by: BO SVENSSON
Tier III, which will enter into force January 2016, will require a reduction of the existing Tier I NOx level by 80% across the entire speed limit for new marine engines, even if only in defined local areas near shore. These new requirements impose a sense of urgency in developing future emission control technologies to apply to new as well as existing engines. Manufacturers and suppliers to this market are well aware of this situation and their focus is clear.
“Since our first testing of EGR [exhaust gas recirculation] back in 2004, MAN Diesel has been convinced that EGR technology is the route to decrease emission of NOx from their two-stroke engines,” said Søren H. Jensen, vice president, research and development, MAN
Diesel. “EGR is one of many methods to reduce NOx emissions from marine diesel engines and the method has been used in some four-stroke engines, but has not yet been commercially available on two-stroke engines onboard ships.”
In 2007, MAN Diesel tested an EGR system at its low-speed test engine in Copenhagen, Denmark, and achieved a considerable NOx reduction, with a marginal negative effect on the specific fuel oil consumption (SFOC). Also, other emission parameters and engine components were only slightly affected by the EGR process (see D>W, March 2008).
MAN Diesel is involved in two large projects concerning environmental issues. One is the HERCULES-B, which is a European Commission (EC)-funded project with focus on engine efficiency and emissions. One of the specific tasks has been emission reduction methods, and the task leader comes from MAN Diesel. A major focus has been EGR in order to reduce NOx. The objective is to reduce NOx by 80% (Tier III) on a two-stroke test engine with minimum deteriorations regarding specific fuel oil consumption (SFOC) penalty and other emissions. Other objectives are reducing NOx by 50% on a seagoing vessel, by test of a full-size prototype EGR system, and an investigation of long-term effects on engine components.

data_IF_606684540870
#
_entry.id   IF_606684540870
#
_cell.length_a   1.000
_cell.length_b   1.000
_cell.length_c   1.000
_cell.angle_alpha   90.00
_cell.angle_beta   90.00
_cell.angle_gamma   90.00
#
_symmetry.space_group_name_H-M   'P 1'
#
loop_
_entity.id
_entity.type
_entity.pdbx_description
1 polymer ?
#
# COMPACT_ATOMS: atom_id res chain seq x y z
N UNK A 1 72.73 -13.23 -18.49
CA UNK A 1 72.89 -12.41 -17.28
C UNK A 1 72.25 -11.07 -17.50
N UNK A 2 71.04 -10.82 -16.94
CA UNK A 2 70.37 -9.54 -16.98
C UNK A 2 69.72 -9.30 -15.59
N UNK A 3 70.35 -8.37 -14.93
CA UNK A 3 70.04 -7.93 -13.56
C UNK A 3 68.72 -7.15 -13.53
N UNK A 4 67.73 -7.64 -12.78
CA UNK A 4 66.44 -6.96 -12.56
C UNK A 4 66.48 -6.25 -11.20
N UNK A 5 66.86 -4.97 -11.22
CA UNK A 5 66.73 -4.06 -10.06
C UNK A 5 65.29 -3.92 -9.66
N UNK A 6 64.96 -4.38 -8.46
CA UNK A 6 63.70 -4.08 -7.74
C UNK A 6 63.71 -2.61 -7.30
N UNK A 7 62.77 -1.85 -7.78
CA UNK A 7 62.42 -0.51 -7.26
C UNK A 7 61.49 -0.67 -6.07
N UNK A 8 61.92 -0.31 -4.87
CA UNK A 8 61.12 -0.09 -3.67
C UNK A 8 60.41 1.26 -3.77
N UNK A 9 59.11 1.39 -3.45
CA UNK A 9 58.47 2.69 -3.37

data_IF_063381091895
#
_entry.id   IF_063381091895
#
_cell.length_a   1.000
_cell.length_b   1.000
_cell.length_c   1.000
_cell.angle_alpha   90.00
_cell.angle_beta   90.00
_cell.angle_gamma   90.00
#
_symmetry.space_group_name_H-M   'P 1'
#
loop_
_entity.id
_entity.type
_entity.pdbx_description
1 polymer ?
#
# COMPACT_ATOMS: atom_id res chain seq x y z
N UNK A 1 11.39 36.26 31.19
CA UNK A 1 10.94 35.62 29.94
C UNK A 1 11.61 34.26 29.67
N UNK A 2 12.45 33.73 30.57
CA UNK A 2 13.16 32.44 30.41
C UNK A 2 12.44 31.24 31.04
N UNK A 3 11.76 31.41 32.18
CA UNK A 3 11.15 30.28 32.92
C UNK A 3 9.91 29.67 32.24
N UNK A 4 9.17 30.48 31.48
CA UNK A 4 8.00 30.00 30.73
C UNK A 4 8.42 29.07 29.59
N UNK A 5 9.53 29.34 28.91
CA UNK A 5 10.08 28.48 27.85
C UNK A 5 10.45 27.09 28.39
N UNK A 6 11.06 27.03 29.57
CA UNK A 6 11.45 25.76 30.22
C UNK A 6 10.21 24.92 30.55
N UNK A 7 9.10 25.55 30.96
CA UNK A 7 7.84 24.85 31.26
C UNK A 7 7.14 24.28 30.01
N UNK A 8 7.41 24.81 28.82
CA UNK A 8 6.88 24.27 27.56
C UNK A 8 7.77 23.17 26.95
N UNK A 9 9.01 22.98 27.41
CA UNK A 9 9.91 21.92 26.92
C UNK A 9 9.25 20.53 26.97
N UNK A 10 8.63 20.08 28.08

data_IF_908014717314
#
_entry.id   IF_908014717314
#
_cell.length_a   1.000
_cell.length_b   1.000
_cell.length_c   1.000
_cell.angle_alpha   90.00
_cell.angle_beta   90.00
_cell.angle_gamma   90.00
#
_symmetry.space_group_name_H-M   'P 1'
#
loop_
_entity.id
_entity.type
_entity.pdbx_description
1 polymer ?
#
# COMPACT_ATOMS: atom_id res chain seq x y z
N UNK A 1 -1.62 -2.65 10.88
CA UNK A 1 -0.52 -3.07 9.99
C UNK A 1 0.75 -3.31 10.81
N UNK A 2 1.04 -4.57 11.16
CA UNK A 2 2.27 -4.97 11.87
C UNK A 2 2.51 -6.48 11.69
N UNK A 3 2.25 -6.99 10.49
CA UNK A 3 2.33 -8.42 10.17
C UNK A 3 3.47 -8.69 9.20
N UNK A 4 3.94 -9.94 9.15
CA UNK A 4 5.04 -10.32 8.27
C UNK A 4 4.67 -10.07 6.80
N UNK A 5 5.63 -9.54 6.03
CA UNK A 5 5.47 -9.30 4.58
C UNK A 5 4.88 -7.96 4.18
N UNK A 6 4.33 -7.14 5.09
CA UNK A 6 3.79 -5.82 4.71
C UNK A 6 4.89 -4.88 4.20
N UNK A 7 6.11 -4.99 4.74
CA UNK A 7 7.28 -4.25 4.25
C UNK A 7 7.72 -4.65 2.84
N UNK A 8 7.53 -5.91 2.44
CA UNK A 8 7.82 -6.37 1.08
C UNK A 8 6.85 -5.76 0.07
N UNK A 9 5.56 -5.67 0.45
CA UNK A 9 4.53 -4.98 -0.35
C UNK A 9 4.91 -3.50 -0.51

Earlier this year MAN Diesel performed what they call an “extreme EGR test” carried out on their 4T50ME-X test engine. One of the results was an 87% NOx reduction obtained at 75% load with an SFOC penalty of 5 g/kWh. An SFOC penalty of only 2 g/kWh was obtained at 80% NOx reduction at 75% load.
“We are now working on the next step of developing our EGR system being the installation of a complete system at Alexander Maersk, a containership of 1092 TEU capacity,” said Jensen. “The EGR system will be installed and tested on the 10 MW MAN 7S50MC engine during early 2010 according to plans.” This is also part of another important project for MAN Diesel, the “Green Ship of the Future,” in which a number of companies besides MAN Diesel are involved, among them Maersk, Odense Lindö, Aalborg Industries and APV to mention a few. Also here, the specification and design of an EGR system is in focus, including system integration with engine room and other auxiliary systems. Alexander Maersk has been identified as the ship for the first EGR installation.
The integration with the engine of Alexander Maersk means removal of the existing two MET 42SE turbochargers and the installation of a new ABB A175-L turbocharger with variable turbine area. A new charge-air pipe will be required and an EGR gas outlet pipe will be fitted. The system will be optimized to achieve for best gas mixing and low pressure drops.
Early on, MAN Diesel saw the need for an efficient scrubber to clean the exhaust gas and, if possible, also reduce some of the emission components. Accordingly, MAN Diesel started designing its own, completely new scrubber specially made for the EGR upstream system. Over the last few years, the scrubber has been extensively tested as to its influence on engine performance, combustion temperatures and emission data. Measurements confirmed an up to 90% particle trapping efficiency in combination with up to 70% SOx removal, without any water carryover.